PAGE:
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say goodbye


“Every beginning is a consequence. Every beginning ends something.” Paul Valery, French Poet

We are officially in the “in-between”.

I wrote a little on transitions here and here back in January. Today I am revisiting this topic as we are a year into our journey towards career missionary work and almost five months deep into the complete uprooting of our entire work/family structure.

While we are waste high in the in-between season of change, I am learning so much about the power and necessity of a proper ending. As the French poet wrote “Every beginning ends something”, I believe that there is both beauty and tension, anticipation and grief as we wade into the process of closing one chapter and opening another. And even though both are separate and stand independent of each other, they also overlap and pull bits and pieces from each other before the beginning has become the new normal; before the ending has truly ended and the beginning has fully begun.

The “in-between” is the ending and beginning converging on one another – giving and taking, pulling this way and that way, and sometimes wearing both sadness and a smile all at the same time.

This is where we are. Not every day, mind you, but when we face an ending the texture and weight of the “in-between” season feels very tangible in our hands.

And I am learning the value of saying goodbye.

I am a missionary kid. The transient lifestyle is not foreign to me. I remember all the goodbyes. I remember the tears and the hugs and the missing of family and friends. Goodbye was normal. But what was also normal were beginnings. Say goodbye here, and say hello there. Over the years I developed, almost, an ability to turn my emotions off and on like a light switch. I could feel the goodbye deeply in the moment, but then feel completely fine twenty-four hours later. In fact, in my adult life there have been many times that I just forwent the goodbye altogether. I’m not sure if it was some sort of callous on my heart, but I just didn’t feel the sorrow of parting ways anymore. I would feel sad about the ending, and I knew in my head that this was a sad moment, but I could move past it very quickly. I found that I simply didn’t want to deal with goodbyes. I’d rather just assume, “I’ll see you later,” and keeping on moving forward.

This past year I have been learning that grieving is a gift, and goodbyes are precious. Grieving is not weakness. It is not a sign of some inner frailty or inability to cope. Grieving and making goodbye a priority are absolutely necessary in order to detach from the past and embrace the future.

Yesterday afternoon after we picked the kids up from school, Joel and I took the family to the Pumpkin Patch. We went on a hayride, ran through the field of pumpkins, the kids picked out their favorites (even Jasper), we looked at the animals in the barn, played in the dirt, and sat around a picnic table eye-to-eye, relishing in a moment that we will always remember as both an ending and a beginning.


Will we never see the likes of a pumpkin patch again? Doubtably so. However, the next time we are in the United States Sydney will be in college, and our family of six will look a little bit different by then. We are ending, not just an annual family tradition, but we are ending a way of doing something as an entire family unit. While Sydney will still be under our roof for several more years, the next time we find ourselves watching the leaves turn red, yellow and aubergine, she will be in college. I think I’m saying two goodbyes in one this time.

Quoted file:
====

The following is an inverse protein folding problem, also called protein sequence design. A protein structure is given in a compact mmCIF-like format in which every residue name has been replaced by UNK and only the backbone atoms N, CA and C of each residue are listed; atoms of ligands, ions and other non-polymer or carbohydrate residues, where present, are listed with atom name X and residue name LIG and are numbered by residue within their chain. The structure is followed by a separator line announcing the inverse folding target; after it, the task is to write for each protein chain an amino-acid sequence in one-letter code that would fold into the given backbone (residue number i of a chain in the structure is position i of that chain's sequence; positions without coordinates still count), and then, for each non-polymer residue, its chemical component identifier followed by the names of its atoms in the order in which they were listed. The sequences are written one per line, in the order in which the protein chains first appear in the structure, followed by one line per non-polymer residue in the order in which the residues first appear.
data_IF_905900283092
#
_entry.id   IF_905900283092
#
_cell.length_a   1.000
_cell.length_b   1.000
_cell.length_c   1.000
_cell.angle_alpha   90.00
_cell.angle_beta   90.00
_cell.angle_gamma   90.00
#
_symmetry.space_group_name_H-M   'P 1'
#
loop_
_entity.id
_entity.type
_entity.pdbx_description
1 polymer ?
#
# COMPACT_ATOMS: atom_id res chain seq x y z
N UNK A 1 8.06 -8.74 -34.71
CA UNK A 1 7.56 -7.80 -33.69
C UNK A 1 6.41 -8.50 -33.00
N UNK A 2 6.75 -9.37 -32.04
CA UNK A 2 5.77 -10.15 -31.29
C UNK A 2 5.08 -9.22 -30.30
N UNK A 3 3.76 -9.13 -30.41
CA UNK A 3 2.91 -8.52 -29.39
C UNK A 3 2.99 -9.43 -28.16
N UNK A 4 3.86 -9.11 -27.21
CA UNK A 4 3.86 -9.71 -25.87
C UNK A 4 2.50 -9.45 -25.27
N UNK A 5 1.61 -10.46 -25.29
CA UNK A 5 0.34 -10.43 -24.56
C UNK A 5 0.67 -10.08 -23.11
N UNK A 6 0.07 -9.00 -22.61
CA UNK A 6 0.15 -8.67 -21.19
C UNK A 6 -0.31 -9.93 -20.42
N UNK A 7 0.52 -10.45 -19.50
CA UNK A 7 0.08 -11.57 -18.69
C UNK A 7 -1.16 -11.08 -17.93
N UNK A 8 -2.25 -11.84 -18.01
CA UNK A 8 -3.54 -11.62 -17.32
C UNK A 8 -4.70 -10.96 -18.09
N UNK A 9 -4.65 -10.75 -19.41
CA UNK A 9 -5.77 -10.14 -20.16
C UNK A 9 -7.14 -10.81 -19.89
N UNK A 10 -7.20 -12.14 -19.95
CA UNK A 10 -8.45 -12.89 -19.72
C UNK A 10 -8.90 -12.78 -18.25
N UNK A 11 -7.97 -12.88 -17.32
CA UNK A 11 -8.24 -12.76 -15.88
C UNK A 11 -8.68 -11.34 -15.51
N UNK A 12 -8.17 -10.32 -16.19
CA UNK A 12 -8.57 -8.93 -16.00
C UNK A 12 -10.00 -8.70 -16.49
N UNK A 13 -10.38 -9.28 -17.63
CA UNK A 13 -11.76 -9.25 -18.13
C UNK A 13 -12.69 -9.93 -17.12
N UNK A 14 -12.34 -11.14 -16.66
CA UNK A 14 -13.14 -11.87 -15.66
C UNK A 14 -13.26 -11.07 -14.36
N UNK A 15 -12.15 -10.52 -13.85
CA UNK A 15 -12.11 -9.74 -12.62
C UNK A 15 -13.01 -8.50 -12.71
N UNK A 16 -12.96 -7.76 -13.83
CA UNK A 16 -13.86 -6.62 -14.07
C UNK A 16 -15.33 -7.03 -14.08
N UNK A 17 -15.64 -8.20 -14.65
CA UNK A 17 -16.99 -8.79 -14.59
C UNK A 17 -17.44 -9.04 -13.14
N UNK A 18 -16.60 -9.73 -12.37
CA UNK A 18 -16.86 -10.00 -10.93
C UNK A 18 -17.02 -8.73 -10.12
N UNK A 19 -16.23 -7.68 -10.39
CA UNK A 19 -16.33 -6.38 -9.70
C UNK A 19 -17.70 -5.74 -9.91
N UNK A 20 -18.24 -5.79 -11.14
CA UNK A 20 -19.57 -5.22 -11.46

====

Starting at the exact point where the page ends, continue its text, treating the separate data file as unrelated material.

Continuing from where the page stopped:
Never-the-less – and please forgive the sappiness of this post! – the value of the goodbye, the ending, the concerted effort to recognize or create a “ritual”, so to speak, is that it allows the heart to feel its emotions and open itself up to the new beginning.

On our ride home yesterday evening, covered in hay and dirt, I let myself feel the goodbye. I cried a little bit. And today I am looking forward. I am thinking about planting pumpkins in Malawi, and wondering if that’s crazy. Today I am embracing the joy that is before us. We made our memories and we all knew it. We were all aware of how precious that moment was yesterday. The consequence of giving ourselves permission to say goodbye to this family tradition is that our hearts are increasingly drawn towards the beginning of this new chapter in our lives. We can’t move on until we’ve let go. And letting go requires a goodbye.

What is your “in-between” right now? Are you bouncing back and forth from ending and beginning and feeling the instability of it all? Are you feeling unhealthy shame for your need to put closure on something in your life? Are you burned out on change?

Here is a quick recap of what I am learning in my own season of transition:

Say goodbye.

Whatever the ending is for you, take the time, and give yourself permission, to officially say farewell. Maybe it is a “last” for you, kind of like this year will be for us. Maybe it is a ceremony of some kind to give you closure. Maybe it is simply journaling your feelings and letting things go. Maybe it is an action step to close out today’s chapter and start the new one tomorrow.

Let the ending come so that the beginning can begin.

Say goodbye.

“There is…a time to plant and a time to uproot…a time to weep and a time to laugh…a time to mourn and a time to dance…a time to keep and a time to throw away…He has made everything beautiful in its time.” Ecclesiastes 3


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